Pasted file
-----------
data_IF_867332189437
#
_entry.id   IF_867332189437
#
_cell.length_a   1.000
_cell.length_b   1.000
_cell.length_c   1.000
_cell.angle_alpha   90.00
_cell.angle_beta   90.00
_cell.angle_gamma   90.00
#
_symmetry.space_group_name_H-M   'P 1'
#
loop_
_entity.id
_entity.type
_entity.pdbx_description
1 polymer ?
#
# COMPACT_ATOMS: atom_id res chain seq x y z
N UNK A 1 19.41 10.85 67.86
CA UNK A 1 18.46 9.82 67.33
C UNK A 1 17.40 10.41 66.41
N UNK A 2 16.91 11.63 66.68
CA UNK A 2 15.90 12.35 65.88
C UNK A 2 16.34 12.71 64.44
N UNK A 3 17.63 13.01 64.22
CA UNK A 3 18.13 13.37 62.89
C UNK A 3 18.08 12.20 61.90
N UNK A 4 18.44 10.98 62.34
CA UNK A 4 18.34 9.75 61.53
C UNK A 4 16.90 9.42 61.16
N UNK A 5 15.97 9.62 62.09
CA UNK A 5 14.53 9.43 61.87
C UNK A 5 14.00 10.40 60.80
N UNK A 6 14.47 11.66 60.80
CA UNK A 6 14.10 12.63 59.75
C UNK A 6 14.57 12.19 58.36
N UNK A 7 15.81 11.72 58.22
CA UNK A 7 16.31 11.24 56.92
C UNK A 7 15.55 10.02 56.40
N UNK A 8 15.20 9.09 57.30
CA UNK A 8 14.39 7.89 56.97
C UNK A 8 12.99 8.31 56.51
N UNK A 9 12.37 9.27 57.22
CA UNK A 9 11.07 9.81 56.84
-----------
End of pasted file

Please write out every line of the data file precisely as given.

data_IF_867332189437
#
_entry.id   IF_867332189437
#
_cell.length_a   1.000
_cell.length_b   1.000
_cell.length_c   1.000
_cell.angle_alpha   90.00
_cell.angle_beta   90.00
_cell.angle_gamma   90.00
#
_symmetry.space_group_name_H-M   'P 1'
#
loop_
_entity.id
_entity.type
_entity.pdbx_description
1 polymer ?
#
# COMPACT_ATOMS: atom_id res chain seq x y z
N UNK A 1 19.41 10.85 67.86
CA UNK A 1 18.46 9.82 67.33
C UNK A 1 17.40 10.41 66.41
N UNK A 2 16.91 11.63 66.68
CA UNK A 2 15.90 12.35 65.88
C UNK A 2 16.34 12.71 64.44
N UNK A 3 17.63 13.01 64.22
CA UNK A 3 18.13 13.37 62.89
C UNK A 3 18.08 12.20 61.90
N UNK A 4 18.44 10.98 62.34
CA UNK A 4 18.34 9.75 61.53
C UNK A 4 16.90 9.42 61.16
N UNK A 5 15.97 9.62 62.09
CA UNK A 5 14.53 9.43 61.87
C UNK A 5 14.00 10.40 60.80
N UNK A 6 14.47 11.66 60.80
CA UNK A 6 14.10 12.63 59.75
C UNK A 6 14.57 12.19 58.36
N UNK A 7 15.81 11.72 58.22
CA UNK A 7 16.31 11.24 56.92
C UNK A 7 15.55 10.02 56.40
N UNK A 8 15.20 9.09 57.30
CA UNK A 8 14.39 7.89 56.97
C UNK A 8 12.99 8.31 56.51
N UNK A 9 12.37 9.27 57.22
CA UNK A 9 11.07 9.81 56.84